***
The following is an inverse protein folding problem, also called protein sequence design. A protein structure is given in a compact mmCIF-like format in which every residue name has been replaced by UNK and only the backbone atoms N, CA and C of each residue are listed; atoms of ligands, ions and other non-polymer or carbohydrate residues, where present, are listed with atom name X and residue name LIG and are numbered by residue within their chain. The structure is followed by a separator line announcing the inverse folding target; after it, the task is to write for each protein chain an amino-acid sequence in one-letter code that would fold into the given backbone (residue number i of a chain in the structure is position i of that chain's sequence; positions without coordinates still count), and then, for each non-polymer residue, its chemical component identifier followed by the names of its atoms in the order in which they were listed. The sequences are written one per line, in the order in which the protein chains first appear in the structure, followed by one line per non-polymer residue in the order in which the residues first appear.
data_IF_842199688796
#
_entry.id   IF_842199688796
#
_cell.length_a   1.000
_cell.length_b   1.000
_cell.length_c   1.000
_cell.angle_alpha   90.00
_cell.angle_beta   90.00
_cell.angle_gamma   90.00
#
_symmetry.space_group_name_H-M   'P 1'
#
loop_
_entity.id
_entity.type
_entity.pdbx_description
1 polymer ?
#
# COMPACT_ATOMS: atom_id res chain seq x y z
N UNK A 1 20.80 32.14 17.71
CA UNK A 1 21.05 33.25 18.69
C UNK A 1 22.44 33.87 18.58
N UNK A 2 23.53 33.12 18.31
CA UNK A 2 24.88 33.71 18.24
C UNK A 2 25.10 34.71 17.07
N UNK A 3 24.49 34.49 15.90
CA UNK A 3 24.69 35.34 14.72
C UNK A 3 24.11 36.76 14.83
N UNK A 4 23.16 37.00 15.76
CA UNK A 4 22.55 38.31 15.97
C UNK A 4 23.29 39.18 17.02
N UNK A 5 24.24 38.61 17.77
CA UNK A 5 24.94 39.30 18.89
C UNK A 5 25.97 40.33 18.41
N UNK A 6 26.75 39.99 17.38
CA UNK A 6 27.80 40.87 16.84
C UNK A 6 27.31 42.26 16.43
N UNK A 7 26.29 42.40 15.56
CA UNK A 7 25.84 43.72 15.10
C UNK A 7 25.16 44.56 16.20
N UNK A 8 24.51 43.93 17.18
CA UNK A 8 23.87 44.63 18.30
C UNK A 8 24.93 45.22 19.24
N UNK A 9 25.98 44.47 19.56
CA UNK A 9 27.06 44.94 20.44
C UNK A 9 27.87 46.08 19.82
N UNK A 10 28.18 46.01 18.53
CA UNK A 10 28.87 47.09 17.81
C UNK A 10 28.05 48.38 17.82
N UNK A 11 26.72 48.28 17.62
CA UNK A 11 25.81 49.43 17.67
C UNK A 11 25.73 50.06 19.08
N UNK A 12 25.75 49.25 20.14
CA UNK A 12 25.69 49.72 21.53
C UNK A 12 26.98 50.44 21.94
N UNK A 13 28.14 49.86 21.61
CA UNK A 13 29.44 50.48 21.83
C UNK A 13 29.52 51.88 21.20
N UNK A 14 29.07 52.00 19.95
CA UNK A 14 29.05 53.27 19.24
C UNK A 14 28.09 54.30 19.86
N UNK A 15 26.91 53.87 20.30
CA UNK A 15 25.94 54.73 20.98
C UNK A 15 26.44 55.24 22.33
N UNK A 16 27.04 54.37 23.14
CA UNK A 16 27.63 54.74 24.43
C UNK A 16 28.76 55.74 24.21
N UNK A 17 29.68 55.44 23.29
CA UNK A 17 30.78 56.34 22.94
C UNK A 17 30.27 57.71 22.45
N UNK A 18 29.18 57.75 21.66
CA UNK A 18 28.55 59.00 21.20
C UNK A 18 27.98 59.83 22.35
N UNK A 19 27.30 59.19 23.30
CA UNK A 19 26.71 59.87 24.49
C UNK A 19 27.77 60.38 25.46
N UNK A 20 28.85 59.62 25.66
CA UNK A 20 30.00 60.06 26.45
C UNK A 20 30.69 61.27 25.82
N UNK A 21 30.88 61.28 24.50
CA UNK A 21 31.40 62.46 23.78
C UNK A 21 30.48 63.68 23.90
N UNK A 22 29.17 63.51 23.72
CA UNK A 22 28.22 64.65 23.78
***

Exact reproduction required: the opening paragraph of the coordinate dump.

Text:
The following is an inverse protein folding problem, also called protein sequence design. A protein structure is given in a compact mmCIF-like format in which every residue name has been replaced by UNK and only the backbone atoms N, CA and C of each residue are listed; atoms of ligands, ions and other non-polymer or carbohydrate residues, where present, are listed with atom name X and residue name LIG and are numbered by residue within their chain. The structure is followed by a separator line announcing the inverse folding target; after it, the task is to write for each protein chain an amino-acid sequence in one-letter code that would fold into the given backbone (residue number i of a chain in the structure is position i of that chain's sequence; positions without coordinates still count), and then, for each non-polymer residue, its chemical component identifier followed by the names of its atoms in the order in which they were listed. The sequences are written one per line, in the order in which the protein chains first appear in the structure, followed by one line per non-polymer residue in the order in which the residues first appear.